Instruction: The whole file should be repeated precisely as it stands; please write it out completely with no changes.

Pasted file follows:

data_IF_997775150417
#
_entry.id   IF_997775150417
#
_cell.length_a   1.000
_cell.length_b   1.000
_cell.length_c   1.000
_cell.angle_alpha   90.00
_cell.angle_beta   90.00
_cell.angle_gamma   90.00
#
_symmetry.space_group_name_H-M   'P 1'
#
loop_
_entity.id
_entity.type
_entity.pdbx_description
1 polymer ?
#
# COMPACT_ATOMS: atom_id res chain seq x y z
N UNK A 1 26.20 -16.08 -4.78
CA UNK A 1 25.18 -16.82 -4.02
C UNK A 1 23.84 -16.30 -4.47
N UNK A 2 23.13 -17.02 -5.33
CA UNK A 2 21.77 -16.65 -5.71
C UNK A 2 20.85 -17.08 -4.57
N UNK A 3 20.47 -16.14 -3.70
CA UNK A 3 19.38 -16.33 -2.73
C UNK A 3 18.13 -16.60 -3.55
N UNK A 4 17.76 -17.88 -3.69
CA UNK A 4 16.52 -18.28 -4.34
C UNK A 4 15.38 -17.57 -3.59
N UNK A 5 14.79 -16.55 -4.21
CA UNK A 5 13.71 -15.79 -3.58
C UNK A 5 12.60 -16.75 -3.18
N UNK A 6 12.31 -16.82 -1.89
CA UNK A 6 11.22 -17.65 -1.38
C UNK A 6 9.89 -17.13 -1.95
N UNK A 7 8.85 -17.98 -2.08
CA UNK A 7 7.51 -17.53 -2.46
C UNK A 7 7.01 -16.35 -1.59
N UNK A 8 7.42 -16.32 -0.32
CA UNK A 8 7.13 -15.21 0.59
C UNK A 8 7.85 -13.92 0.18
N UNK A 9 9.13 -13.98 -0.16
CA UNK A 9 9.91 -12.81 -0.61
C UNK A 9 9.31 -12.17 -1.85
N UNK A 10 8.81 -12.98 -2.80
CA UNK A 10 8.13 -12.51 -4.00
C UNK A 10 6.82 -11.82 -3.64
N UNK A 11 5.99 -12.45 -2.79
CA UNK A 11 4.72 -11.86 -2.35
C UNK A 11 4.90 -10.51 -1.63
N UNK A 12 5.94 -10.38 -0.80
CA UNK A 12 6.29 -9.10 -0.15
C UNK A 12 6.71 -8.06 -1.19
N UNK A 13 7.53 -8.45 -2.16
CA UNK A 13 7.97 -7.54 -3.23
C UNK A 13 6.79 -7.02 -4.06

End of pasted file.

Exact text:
data_IF_997775150417
#
_entry.id   IF_997775150417
#
_cell.length_a   1.000
_cell.length_b   1.000
_cell.length_c   1.000
_cell.angle_alpha   90.00
_cell.angle_beta   90.00
_cell.angle_gamma   90.00
#
_symmetry.space_group_name_H-M   'P 1'
#
loop_
_entity.id
_entity.type
_entity.pdbx_description
1 polymer ?
#
# COMPACT_ATOMS: atom_id res chain seq x y z
N UNK A 1 26.20 -16.08 -4.78
CA UNK A 1 25.18 -16.82 -4.02
C UNK A 1 23.84 -16.30 -4.47
N UNK A 2 23.13 -17.02 -5.33
CA UNK A 2 21.77 -16.65 -5.71
C UNK A 2 20.85 -17.08 -4.57
N UNK A 3 20.47 -16.14 -3.70
CA UNK A 3 19.38 -16.33 -2.73
C UNK A 3 18.13 -16.60 -3.55
N UNK A 4 17.76 -17.88 -3.69
CA UNK A 4 16.52 -18.28 -4.34
C UNK A 4 15.38 -17.57 -3.59
N UNK A 5 14.79 -16.55 -4.21
CA UNK A 5 13.71 -15.79 -3.58
C UNK A 5 12.60 -16.75 -3.18
N UNK A 6 12.31 -16.82 -1.89
CA UNK A 6 11.22 -17.65 -1.38
C UNK A 6 9.89 -17.13 -1.95
N UNK A 7 8.85 -17.98 -2.08
CA UNK A 7 7.51 -17.53 -2.46
C UNK A 7 7.01 -16.35 -1.59
N UNK A 8 7.42 -16.32 -0.32
CA UNK A 8 7.13 -15.21 0.59
C UNK A 8 7.85 -13.92 0.18
N UNK A 9 9.13 -13.98 -0.16
CA UNK A 9 9.91 -12.81 -0.61
C UNK A 9 9.31 -12.17 -1.85
N UNK A 10 8.81 -12.98 -2.80
CA UNK A 10 8.13 -12.51 -4.00
C UNK A 10 6.82 -11.82 -3.64
N UNK A 11 5.99 -12.45 -2.79
CA UNK A 11 4.72 -11.86 -2.35
C UNK A 11 4.90 -10.51 -1.63
N UNK A 12 5.94 -10.38 -0.80
CA UNK A 12 6.29 -9.10 -0.15
C UNK A 12 6.71 -8.06 -1.19
N UNK A 13 7.53 -8.45 -2.16
CA UNK A 13 7.97 -7.54 -3.23
C UNK A 13 6.79 -7.02 -4.06